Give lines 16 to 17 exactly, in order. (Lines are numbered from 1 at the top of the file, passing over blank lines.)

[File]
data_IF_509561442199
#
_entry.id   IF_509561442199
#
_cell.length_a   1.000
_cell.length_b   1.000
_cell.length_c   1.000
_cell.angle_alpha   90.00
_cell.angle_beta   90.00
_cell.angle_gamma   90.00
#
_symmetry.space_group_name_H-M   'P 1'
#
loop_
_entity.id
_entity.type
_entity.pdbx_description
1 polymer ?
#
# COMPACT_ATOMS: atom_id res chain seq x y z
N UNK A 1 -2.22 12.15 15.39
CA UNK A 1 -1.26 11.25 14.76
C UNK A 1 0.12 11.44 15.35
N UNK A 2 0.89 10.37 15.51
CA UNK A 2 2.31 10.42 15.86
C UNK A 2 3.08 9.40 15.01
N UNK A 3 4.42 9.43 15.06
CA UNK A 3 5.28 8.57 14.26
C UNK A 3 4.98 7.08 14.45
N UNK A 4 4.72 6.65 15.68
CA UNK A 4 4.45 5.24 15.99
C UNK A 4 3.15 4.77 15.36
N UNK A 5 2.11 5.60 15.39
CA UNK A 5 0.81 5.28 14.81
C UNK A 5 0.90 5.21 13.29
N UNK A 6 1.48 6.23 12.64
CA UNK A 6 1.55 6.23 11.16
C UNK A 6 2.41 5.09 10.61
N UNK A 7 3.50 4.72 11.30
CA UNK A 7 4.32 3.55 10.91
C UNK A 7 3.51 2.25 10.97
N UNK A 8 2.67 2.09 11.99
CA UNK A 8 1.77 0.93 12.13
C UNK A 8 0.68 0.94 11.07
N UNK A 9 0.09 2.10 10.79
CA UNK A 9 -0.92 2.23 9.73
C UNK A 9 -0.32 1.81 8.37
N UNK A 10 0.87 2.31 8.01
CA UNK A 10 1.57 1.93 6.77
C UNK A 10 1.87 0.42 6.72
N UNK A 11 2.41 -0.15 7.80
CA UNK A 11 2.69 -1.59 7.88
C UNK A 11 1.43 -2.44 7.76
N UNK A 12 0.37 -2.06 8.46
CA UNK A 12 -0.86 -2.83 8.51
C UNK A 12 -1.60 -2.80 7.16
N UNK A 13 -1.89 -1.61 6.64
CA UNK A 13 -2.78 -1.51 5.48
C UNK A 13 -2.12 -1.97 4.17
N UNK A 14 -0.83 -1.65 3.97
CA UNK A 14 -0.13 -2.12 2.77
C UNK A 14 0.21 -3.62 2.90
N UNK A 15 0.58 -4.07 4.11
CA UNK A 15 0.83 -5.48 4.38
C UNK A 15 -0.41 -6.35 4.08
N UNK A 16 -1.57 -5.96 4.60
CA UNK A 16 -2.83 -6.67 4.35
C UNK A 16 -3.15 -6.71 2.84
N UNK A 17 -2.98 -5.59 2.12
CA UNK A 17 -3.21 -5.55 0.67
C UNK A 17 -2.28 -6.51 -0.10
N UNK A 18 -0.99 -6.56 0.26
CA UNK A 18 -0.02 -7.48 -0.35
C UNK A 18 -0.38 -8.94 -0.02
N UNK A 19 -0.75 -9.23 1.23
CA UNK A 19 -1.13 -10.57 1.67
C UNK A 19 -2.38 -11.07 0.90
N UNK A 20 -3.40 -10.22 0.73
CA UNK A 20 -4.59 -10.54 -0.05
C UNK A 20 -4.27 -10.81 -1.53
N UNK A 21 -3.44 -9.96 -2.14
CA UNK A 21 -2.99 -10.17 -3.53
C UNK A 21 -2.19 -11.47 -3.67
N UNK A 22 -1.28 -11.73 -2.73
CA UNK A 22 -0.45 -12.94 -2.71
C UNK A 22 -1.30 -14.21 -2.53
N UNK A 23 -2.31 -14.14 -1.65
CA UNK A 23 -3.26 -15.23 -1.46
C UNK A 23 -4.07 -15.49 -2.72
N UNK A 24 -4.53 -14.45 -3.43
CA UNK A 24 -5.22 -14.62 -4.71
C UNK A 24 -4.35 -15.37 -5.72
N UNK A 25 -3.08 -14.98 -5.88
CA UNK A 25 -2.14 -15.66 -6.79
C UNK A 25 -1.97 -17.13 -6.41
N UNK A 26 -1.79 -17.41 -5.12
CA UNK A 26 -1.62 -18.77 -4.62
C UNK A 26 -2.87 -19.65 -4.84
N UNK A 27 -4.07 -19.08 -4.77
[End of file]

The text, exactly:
_entity.type
_entity.pdbx_description